For the past several months, a fleet of nondescript vans equipped with digital
cameras and proprietary computer software has been traversing the streets of
several major U.S. cities, continuously photographing businesses on every block.
Operating secretly under the code name "Project Mercury," the vans have
transmitted more than 20 million images to a database compiled by A9.com Inc., a
wholly owned subsidiary of Amazon.com Inc. A9 set up shop last fall in Silicon
Valley, far from the Internet retailer's Seattle headquarters, with the goal of
creating new search technology for computer users to hunt for information and
products on the Internet.
Today, millions of the photos, coupled with their corresponding electronic yellow page listings, are scheduled to become available on the A9.com Web site. Only businesses that have paid to be in the A9 yellow pages will be featured. A9 will invite those retailers to take digital photos of their own that can be added to the Web site, potentially taking computer users inside stores to view merchandise.
A9's offering includes a way for computer users to take notes in an online "diary," and save and search the comments. It also offers a feature that automatically connects users to businesses by phone. Users input a phone number on the Web page, and, with a click of the mouse, can effectively be connected to any of the businesses listed free of charge. Special software connects the call by ringing a user's phone and the line at the business.
Here is an example search result from Boston.
There are two important points here. The first point is that geography is really, really important. The fact that all these businesses have a location matters to their customers; the fact that Amazon has GPS-tagged all the information around the pictures and listings is what makes this service work.
The second, even more important point, is that communications is becoming an extended conversation, and applications are trumping transport. When the world was about plain vanilla POTS, being a transport company (hello, AT&T) was a very valuable thing to be. But on the day it is announced that SBC might buy an AT&T that is a shadow of its former self, Amazon announces a feature that -- almost incidentally -- offers a free phone call between the user of its website and the merchant they are trying to reach. Given that the original intent of the yellow pages was to stimulate phone calls to businesses (and charge for the phone calls) that's an incredible turnabout.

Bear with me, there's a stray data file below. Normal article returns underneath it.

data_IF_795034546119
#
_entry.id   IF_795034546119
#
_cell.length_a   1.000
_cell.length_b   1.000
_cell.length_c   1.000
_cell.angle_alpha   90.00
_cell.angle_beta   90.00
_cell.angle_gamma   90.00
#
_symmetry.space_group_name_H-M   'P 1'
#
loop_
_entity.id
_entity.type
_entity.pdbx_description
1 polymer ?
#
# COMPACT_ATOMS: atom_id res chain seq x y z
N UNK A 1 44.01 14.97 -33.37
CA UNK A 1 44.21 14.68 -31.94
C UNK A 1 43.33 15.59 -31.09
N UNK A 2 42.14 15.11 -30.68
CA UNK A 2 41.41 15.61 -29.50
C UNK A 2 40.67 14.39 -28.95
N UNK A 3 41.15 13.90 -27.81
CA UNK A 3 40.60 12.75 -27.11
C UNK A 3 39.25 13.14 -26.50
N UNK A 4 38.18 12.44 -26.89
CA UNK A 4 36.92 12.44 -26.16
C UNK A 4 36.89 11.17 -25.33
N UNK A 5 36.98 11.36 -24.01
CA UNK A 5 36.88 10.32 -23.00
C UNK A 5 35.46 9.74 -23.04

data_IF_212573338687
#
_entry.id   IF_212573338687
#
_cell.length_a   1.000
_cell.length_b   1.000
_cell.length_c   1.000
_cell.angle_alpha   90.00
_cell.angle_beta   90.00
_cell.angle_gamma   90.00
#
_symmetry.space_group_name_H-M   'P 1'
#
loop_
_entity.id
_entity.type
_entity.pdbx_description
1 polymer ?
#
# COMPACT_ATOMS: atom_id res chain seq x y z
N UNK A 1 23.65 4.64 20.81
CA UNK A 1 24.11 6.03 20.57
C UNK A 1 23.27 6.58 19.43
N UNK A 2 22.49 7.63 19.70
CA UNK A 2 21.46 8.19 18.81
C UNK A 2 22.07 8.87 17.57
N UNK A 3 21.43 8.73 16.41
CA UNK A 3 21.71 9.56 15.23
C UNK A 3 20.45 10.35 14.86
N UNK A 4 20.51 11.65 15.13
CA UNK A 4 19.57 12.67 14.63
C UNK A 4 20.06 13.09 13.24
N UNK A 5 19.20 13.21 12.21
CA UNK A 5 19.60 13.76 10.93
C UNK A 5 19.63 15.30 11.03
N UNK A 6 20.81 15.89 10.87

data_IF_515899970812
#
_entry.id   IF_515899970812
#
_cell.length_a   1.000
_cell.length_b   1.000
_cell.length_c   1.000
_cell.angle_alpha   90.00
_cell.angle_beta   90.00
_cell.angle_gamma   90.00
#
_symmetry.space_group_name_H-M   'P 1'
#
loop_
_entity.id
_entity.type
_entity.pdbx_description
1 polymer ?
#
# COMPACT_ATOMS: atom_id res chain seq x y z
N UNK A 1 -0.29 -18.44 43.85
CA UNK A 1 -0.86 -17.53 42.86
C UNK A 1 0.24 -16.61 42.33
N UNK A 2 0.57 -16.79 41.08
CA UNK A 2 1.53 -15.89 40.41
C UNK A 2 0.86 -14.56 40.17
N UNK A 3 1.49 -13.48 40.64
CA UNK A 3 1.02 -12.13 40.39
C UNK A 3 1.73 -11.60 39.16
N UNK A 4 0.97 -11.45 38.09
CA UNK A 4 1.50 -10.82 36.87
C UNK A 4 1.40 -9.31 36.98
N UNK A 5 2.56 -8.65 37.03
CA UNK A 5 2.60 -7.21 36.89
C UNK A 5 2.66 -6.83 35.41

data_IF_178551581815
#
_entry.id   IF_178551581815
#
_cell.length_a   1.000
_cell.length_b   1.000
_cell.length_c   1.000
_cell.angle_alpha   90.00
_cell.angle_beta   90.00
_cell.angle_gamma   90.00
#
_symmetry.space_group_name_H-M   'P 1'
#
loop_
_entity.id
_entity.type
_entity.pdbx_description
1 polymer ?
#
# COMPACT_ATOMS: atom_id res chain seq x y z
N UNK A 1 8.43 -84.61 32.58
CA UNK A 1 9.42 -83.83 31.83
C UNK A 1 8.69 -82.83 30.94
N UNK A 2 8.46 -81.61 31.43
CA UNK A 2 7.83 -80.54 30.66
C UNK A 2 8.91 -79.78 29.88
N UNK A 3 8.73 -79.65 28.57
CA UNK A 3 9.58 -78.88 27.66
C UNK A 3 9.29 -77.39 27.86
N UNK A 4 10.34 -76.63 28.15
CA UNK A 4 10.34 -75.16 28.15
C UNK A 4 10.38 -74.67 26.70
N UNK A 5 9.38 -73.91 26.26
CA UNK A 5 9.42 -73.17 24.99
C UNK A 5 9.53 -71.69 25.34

Coupled with the potential for Google to get into the VoIP market -- again, as an extension to its current application-centric business of enabling conversations, not communications -- this now qualifies as a trend.
Incidentally, this also demonstrates that Time Warner was exactly right to buy AOL. They just bought at the wrong time, and may have bought the wrong company.
Also incidentally, the ability of users to add their own photos is really important. If Amazon is smart, they will allow a lot of clustering and linking to happen that has *nothing* to do with the core commerce focus of their yellow pages -- for instance, people linking their party photos from the Viper Room in LA to the geo/location of the Viper Room. There are all sorts of eVite possibilities here, too... it just goes on and on. Welcome to the future.
Finally, last incidental point -- Flickr had better get all the way to platform status soon, or sell themselves to the highest bidder, or they are going to be overwhelmed by the rollout of smart photo-inclusive features like this one.
Voice will be taken over by application providers if the telcos don't do something smart, or something sneaky (AKA regulatory relief). Get hot, boys...